She delivered James with no problem, but had quite a struggle almost losing her life, when Beverly and Garna were born.  Do you think that was going to stop Grace?  No way, there was one more baby to be born!  When the Doctor found out she was pregnant with Tom he flat out told her, “You better have this baby in the hospital or I wont take care of you.”  So dad was born in the Montpelier Hospital.

Grace has always been very active in the church.  She has held positions in the Sunday School, Mutual, and Relief Society, and she was even the Stake Librarian.  She was also a member of the D.U.P. (Daughters of Utah Pioneers).

In 1970 Calvin and Grace were called on an eight month mission to North Carolina and Virginia.  They had many wonderful experiences there.  When they returned home they acted as guides for the Tabernacle once a week.

Grace enjoyed crocheting and quilting among other crafts.  She made a quilt for each and every one of her grandchildren for their high school graduation. Grandma also enjoyed and knew the importance of family history.

Grace also enjoyed singing and reading to her children and grandchildren.  When I came to visit Grandma I could always count on grabbing a lap and listening to “Little Brown Koko” and, or “The Billy Goats Gruff”.

Every time I went to visit Grandma I followed the same ritual.  After getting a hug and kiss from Grandma, and whisker burns from Grandpa, I ran straight to the cookie jar.  If it was winter, I would take that cookie and sit right in front of the heater and eat it.

Grandma loved to feed her family.  You were always prompted to have more, and those who gave in probably left the table with a belly ache.  You could always count on an ice cream cone after dinner no matter what time of the year it was.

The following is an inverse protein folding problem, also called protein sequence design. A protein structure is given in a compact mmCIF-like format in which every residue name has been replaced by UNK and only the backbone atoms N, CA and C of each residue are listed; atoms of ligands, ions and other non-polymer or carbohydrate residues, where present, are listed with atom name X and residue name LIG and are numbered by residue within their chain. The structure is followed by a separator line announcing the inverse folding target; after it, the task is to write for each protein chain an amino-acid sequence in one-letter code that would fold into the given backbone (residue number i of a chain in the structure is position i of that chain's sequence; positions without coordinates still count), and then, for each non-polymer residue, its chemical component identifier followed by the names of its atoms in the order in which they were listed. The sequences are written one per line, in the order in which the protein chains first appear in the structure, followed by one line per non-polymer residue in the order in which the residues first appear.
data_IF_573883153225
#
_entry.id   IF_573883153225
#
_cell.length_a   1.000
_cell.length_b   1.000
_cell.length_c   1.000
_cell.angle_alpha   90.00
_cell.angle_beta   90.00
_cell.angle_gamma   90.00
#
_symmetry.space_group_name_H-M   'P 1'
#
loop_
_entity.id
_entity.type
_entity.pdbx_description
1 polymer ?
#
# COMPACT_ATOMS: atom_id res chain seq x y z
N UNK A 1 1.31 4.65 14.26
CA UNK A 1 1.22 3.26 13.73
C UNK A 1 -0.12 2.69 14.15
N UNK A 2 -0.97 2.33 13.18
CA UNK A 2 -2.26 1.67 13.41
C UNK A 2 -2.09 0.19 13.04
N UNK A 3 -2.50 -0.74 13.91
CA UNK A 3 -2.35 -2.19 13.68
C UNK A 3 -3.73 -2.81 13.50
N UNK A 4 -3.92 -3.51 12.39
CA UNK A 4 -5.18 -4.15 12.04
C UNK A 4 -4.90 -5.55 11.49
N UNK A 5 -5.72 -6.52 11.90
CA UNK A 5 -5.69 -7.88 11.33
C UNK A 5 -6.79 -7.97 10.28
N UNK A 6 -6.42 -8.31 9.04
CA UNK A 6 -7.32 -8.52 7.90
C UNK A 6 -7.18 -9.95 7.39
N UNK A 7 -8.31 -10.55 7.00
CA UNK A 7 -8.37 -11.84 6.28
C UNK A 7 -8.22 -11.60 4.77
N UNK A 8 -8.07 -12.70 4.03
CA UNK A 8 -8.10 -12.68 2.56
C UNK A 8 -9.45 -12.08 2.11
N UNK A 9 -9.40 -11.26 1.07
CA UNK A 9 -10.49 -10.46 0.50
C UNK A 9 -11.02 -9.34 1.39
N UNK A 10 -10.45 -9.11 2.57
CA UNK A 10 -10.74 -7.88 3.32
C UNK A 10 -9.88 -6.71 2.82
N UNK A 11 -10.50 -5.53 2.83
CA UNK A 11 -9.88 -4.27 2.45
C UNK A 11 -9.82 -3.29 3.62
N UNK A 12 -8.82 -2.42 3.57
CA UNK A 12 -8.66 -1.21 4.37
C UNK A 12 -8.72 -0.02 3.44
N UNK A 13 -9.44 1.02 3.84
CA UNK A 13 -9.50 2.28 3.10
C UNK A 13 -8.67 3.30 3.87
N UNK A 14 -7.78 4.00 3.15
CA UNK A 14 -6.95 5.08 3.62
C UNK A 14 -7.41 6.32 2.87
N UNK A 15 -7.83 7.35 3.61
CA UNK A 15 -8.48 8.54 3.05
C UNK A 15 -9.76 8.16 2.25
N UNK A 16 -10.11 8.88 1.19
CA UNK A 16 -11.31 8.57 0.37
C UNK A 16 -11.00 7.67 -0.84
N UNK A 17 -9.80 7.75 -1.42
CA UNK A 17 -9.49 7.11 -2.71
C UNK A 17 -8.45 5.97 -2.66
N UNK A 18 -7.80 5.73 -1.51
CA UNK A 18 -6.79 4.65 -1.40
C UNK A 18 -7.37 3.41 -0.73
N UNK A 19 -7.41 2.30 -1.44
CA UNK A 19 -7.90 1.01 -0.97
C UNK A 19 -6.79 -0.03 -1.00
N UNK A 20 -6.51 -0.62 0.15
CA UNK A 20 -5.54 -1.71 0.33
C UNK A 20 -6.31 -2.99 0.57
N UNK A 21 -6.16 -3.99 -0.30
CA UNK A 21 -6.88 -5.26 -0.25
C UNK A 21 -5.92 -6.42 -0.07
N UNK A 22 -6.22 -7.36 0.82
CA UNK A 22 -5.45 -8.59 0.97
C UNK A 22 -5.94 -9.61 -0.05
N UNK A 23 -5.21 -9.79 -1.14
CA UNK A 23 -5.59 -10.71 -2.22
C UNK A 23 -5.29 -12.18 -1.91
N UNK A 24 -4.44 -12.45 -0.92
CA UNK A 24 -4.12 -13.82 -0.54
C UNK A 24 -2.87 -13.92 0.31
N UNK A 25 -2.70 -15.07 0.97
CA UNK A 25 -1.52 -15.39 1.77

I don’t ever remember leaving Grandma’s house empty handed.  I always left with a bottle of Peaches or pears, or even little trinkets.

There was a song that Grandma always sang to the children and  grandchildren called “You are My Sunshine”.  I sang this at her 100th birthday celebration and from her reaction I know that it touched her.

Grandma, I would like to sing to you one last time........

Friday, August 13, 2010

Sepia Saturday - Me and My Long Lost Barbie

So this is my first Sepia Saturday and I wanted to share a couple of photos that I my aunt gave to me while I was in Idaho last May.

Me holding my very first Barbie, and my sister.
This first photo was a Polaroid taken in  August of 1966.  We are sitting on a bench in front of the Chevron station that my aunt and uncle used to own in Paris, Idaho. 

I have often thought of this barbie and wondered what ever happened to it. It was my favorite not only because it was my first, but because my daddy gave it to me, not for Christmas or birthday, but just because.  When I saw this actual proof of my Bubble Cut Barbie, I was kind of excited.

This second picture didn't scan very well, but it is a better view of my Barbie.

Follow A Friend of Friends Friday

So today I am going to throw a little AFoF in with my suggestion that you follow Tonie Carrier at LowCountry Africa.  She hasn't posted on her blog for a while, but for good reason. She has been a busy little bee in her collaboration with Footnote.com, the South Carolina Department of Archives and History, and FamilySearch to digitize every surviving estate inventory for Colonial and Charleston South Carolina from 1732 to 1872, as well as selected Bills of Sale for the same period, in a FREE collection.

There are still many records to index and help is needed so I suggest you follow her example and volunteer to do your 10. (Did that sound bossy?) (This is "Follow Friday", right?) After you do your 10, you get this neat little badge to put on your blog: 
I have three of them, one for each blog.  Not only is it rewarding, but indexing is fun, informative and an unexpected tool to finding new information.  

For example, while indexing I see the name Julius P. Watie.  I think to myself, am I reading that right? Just to make sure I put his name in the old Google search and low and behold I find the Will of Thomas Bracey who happens to be the nephew of Julius and not only did he leave his plantation Known as “James Hill” to his uncle, but also several slaves that he names. 

Another name I had to investigate was James Legare.  I have never seen that last name before. Check out what Google led me to learn about this rascal James Legare  of Charleston, South Carolina who fabricated an elaborate spoof on his ancestral line. 

Happy Friday and happy indexing!  ;)

Tuesday, August 10, 2010

Tombstone Tuesday - James S. Poulsen